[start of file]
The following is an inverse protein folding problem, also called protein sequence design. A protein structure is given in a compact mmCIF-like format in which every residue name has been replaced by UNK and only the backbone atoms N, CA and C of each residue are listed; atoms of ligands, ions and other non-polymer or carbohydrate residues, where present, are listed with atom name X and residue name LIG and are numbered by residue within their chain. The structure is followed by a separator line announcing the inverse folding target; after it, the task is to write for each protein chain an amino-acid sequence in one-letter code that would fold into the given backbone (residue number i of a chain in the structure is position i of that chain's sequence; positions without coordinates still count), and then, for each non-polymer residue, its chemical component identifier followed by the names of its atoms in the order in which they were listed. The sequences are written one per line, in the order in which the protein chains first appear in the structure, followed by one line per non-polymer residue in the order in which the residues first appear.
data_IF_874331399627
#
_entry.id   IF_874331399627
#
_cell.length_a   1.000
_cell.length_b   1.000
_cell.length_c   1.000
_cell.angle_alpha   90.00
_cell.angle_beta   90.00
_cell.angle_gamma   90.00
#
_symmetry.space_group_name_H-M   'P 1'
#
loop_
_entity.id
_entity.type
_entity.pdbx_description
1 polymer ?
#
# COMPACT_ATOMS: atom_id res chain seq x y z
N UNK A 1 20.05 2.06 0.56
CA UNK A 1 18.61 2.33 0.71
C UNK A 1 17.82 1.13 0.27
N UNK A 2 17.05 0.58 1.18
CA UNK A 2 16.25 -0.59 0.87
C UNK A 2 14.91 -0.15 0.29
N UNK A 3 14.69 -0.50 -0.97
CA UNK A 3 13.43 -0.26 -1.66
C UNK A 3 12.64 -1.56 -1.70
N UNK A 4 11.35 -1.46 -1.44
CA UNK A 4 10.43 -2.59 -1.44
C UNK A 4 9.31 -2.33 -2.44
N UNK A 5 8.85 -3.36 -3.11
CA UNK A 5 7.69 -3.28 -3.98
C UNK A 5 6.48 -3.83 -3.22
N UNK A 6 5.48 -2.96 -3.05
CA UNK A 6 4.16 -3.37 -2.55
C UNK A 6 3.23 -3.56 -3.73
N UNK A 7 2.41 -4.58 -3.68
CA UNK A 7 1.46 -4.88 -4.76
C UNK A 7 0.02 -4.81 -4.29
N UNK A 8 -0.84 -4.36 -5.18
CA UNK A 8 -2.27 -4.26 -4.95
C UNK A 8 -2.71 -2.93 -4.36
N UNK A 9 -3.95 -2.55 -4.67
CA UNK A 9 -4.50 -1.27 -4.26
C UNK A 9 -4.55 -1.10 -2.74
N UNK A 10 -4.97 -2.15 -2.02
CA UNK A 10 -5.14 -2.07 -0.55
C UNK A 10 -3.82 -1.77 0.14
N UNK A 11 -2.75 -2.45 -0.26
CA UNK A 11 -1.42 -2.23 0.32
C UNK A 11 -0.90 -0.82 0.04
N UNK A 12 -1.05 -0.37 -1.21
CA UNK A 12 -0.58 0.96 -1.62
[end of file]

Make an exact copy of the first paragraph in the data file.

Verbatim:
The following is an inverse protein folding problem, also called protein sequence design. A protein structure is given in a compact mmCIF-like format in which every residue name has been replaced by UNK and only the backbone atoms N, CA and C of each residue are listed; atoms of ligands, ions and other non-polymer or carbohydrate residues, where present, are listed with atom name X and residue name LIG and are numbered by residue within their chain. The structure is followed by a separator line announcing the inverse folding target; after it, the task is to write for each protein chain an amino-acid sequence in one-letter code that would fold into the given backbone (residue number i of a chain in the structure is position i of that chain's sequence; positions without coordinates still count), and then, for each non-polymer residue, its chemical component identifier followed by the names of its atoms in the order in which they were listed. The sequences are written one per line, in the order in which the protein chains first appear in the structure, followed by one line per non-polymer residue in the order in which the residues first appear.